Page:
What the new incoming Labor Act means for your business
A draft of an overhauled Labor Act regulating practices in the private sector is currently still under discussion at the Senate, which has so far approved several articles in the legislation. Once the Senate gives it the all-clear, the bill will be passed back to the House of Representatives, where it will be put to a vote for final approval. If the House passes the Act, it would replace the current Labor Act of 2003. We had a chat with our friends at ALC Alieldean Weshahi & Partners to break down the key changes that you need to know about in the law as it stands.
Are the changes pro-employer or pro-employee? It’s complicated.
Wages + bonuses: The bill would set a minimum annual raise requirement equal to 3% of the employee’s wage amount covered by social ins., according to article 12 of the law. The current law sets minimum annual raises at 7% of an employee’s basic salary.
The new law would cut out a practice that some companies have used to avoid having staff with open-ended contracts. Under the current law, an employee’s fixed-term contract (typically lasting one year, but sometimes two years) is converted to an open-ended contract if they continue in their role beyond the contract’s term. The new law would, if passed, decree that any employee contracted to work with the same employer for four years (i.e. under four consecutive one-year contracts or two back-to-back two-year contracts) automatically enters an open-ended contract. Some employers today provide staff with new fixed-term contracts prior to the expiry date of the previous one rather than renewing existing contracts. The draft law would make that impossible by defining a contract as permanent after a four-year “employment relationship.”
Two months’ notice required if a fixed-term contract is terminated early: Employers who decide to end a fixed-term employment contract — and have legal grounds to justify doing so — must provide written notice to the other party at least two months in advance, according to article 131. They would also be required to provide a severance package equivalent to one month of pay for each year of service with the current employer. Employees must also give two months notice before leaving a fixed-term contract. This article would reduce the notice period from the three months required under the current law.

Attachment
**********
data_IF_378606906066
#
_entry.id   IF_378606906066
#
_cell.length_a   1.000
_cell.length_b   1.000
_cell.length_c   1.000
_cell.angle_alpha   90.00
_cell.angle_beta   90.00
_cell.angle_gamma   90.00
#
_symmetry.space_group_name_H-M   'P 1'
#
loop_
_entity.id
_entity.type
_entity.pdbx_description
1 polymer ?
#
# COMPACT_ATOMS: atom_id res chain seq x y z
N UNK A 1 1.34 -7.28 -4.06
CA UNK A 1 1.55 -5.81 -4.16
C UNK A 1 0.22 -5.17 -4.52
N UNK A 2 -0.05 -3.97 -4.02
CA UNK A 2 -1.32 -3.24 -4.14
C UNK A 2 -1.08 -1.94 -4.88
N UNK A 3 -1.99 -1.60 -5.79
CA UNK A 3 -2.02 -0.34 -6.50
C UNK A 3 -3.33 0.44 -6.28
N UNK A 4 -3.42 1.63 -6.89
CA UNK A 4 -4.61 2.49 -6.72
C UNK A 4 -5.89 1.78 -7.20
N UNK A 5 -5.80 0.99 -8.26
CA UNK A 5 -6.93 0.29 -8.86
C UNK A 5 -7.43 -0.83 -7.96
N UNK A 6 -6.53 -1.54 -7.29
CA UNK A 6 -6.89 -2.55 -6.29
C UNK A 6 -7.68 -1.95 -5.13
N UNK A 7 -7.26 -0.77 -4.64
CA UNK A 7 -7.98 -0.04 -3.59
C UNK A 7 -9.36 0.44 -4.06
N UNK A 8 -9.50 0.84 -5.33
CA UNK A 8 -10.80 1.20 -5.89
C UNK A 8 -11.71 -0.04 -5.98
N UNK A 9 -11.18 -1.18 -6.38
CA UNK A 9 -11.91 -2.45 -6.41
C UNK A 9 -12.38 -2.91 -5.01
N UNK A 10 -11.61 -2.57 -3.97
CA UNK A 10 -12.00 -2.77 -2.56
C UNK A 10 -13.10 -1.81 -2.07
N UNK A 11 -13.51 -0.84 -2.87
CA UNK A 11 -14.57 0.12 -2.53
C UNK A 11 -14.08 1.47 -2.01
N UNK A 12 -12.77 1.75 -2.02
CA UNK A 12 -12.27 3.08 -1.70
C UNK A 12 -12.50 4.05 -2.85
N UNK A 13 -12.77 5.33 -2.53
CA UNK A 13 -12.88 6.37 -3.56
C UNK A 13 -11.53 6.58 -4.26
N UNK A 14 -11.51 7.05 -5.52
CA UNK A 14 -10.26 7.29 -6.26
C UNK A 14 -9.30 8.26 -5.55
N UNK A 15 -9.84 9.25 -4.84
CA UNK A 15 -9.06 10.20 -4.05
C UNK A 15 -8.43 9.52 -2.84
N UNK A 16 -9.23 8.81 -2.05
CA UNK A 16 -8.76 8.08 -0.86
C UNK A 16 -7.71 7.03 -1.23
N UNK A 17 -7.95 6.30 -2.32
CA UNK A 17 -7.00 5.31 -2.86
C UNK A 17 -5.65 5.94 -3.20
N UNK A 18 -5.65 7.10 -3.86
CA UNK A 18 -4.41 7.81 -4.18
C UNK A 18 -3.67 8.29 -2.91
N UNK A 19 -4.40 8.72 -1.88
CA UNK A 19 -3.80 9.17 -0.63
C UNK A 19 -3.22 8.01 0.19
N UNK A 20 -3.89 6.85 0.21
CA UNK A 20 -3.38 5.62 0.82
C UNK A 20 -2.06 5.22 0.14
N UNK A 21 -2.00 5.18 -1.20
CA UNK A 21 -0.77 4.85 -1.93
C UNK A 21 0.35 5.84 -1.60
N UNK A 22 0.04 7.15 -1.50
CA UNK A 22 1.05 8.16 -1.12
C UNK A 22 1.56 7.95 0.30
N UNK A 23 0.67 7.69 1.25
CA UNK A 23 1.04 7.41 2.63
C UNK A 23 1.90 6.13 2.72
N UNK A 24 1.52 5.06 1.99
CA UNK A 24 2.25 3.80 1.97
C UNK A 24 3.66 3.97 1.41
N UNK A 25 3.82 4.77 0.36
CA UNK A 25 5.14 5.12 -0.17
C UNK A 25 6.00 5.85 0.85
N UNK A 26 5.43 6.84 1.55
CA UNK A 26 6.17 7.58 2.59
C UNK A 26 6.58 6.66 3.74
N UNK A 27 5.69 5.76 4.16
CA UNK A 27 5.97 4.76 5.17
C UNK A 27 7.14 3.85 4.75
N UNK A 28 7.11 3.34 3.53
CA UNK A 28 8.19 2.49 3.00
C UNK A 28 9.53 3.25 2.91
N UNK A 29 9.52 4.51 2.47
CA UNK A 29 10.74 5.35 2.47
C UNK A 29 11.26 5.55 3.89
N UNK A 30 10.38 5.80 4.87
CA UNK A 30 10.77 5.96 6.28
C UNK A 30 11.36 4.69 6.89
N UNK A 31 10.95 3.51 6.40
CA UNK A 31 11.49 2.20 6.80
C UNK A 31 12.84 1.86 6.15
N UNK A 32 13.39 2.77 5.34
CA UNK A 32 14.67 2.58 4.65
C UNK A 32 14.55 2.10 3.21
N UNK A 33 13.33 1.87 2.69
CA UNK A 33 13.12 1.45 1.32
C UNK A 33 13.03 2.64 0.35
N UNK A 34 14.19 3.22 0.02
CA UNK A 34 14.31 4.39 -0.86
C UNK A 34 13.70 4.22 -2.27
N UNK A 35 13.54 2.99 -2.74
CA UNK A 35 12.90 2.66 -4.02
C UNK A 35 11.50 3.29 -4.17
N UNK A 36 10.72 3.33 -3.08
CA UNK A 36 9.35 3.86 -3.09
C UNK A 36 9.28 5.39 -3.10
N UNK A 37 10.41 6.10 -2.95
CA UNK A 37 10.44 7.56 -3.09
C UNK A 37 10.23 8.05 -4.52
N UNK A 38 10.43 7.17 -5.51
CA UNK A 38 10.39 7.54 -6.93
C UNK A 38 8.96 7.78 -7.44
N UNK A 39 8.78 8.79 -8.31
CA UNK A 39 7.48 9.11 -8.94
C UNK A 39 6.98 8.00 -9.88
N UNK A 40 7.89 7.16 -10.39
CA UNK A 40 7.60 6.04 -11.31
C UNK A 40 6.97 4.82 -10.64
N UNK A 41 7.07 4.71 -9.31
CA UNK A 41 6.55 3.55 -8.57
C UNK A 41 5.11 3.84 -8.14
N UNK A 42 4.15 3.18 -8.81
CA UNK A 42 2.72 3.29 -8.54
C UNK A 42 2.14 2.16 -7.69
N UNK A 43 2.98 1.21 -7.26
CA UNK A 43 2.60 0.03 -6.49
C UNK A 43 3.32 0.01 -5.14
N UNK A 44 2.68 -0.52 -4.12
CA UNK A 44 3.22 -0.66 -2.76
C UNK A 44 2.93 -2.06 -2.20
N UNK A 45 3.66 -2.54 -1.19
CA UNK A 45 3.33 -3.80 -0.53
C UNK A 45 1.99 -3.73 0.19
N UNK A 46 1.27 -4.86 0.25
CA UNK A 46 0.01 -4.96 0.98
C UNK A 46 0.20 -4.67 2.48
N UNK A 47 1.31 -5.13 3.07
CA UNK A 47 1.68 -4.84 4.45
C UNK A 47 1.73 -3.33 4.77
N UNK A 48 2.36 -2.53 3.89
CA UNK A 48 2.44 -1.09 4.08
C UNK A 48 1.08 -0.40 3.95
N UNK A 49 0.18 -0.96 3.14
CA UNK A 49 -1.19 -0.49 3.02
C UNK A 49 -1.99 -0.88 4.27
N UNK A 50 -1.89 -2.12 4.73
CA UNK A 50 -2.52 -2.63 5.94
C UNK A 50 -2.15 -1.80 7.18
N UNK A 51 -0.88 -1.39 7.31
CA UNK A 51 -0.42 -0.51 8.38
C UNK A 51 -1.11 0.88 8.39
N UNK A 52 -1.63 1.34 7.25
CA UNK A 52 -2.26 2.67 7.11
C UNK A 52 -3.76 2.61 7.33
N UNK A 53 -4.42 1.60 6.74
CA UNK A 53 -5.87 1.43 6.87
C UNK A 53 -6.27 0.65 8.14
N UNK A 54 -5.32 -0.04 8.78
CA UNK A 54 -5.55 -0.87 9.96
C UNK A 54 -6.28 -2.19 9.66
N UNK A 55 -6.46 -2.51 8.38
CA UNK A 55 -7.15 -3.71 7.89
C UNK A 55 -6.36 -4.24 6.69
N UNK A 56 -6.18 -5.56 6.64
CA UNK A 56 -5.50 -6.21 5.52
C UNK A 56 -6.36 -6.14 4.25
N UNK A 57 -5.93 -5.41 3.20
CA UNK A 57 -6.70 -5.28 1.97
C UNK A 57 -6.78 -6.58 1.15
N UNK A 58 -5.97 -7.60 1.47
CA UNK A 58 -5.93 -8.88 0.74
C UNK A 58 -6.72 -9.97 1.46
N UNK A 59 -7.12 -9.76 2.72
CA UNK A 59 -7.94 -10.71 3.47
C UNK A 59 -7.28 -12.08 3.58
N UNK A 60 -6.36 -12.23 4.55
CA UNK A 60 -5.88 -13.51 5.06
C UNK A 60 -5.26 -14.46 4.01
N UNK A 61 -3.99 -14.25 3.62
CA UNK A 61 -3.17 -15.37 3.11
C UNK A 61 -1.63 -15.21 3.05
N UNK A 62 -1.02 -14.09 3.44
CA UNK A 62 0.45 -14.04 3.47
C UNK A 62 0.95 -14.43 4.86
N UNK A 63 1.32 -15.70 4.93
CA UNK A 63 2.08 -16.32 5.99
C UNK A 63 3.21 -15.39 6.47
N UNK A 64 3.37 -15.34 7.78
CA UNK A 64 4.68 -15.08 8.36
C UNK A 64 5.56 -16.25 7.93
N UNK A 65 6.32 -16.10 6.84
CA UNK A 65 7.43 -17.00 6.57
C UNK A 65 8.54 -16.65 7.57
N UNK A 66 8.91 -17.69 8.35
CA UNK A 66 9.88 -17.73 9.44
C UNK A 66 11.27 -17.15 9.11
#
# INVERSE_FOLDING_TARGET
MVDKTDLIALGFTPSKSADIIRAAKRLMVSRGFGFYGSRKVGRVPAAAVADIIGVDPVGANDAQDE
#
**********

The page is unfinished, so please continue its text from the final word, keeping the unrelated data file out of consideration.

Want to quit an open-ended contract? You need to give three months’ notice. If an employer wants to dismiss an employee on an open-ended contract for cause, they would be required to give three months’ notice, as per article 133. Employees would also be required to give a three-month notice period before leaving an open-ended contract. The only way around the three-month notice requirement is if the employer provides a severance package equivalent to pay for the notice period.
Unlawful termination: Employees on open-ended contracts would be entitled to a compensation package equivalent to two months of pay for every year worked if they are dismissed without due cause, article 142 of the new law stipulates. Unlawful grounds for dismissal include the employee being active in a syndicate; filing a complaint or lawsuit against the employer for not meeting labor requirements; taking their allowed vacation time; or on the basis of gender, race, socioeconomic status, religion, or political opinion, or for being pregnant. We understand that employees on fixed-term contracts who are terminated without cause would need to be bought out of their contracts, i.e., the employer must give them the full pay that they would have received had they remained in the role to the end of the contract’s term.
Working hours: Employers would be required to cap each employee’s workday to eight hours per day, or 48 hours per week, not including breaks (which must be at least one hour). Employees are required to have at least one paid day off per week. The bill would also require companies to cut at least one hour from each working day for pregnant women in their third trimester, and would bar overtime for women from the beginning of their pregnancies until the end of the second trimester.
Annual leave for employees after completing one year of social ins.-covered employment remains unchanged (21 days per annum), but the bill would also set a 15-day minimum annual leave for employees who haven’t hit the one-year mark. Employees who have been covered by social ins. for 10 years or more would get 30 days off per year, and those aged 50 or above and persons with disabilities would get 45 days of annual leave each year.
SMART POLICY- Maternity leave: The new bill would increase paid maternity leave to four months from the current three months, including leave taken before giving birth. Article 50 stipulates that at least 45 days of the total leave must be taken after giving birth, and caps the number of maternity leaves per employee to three, up from the two currently allowed. The new bill would also scrap a requirement for women to pass the 10-month mark at their role to be granted maternity leave.
All companies with 25 employees or more would also be required to offer an extended two-year unpaid leave to new mothers, as per article 72. The current law sets that stipulation at businesses with 50+ employees.
BAD POLICY- The Senate struck down an article that would have granted new fathers a 7-day paternity leave during the six months after a baby’s birth.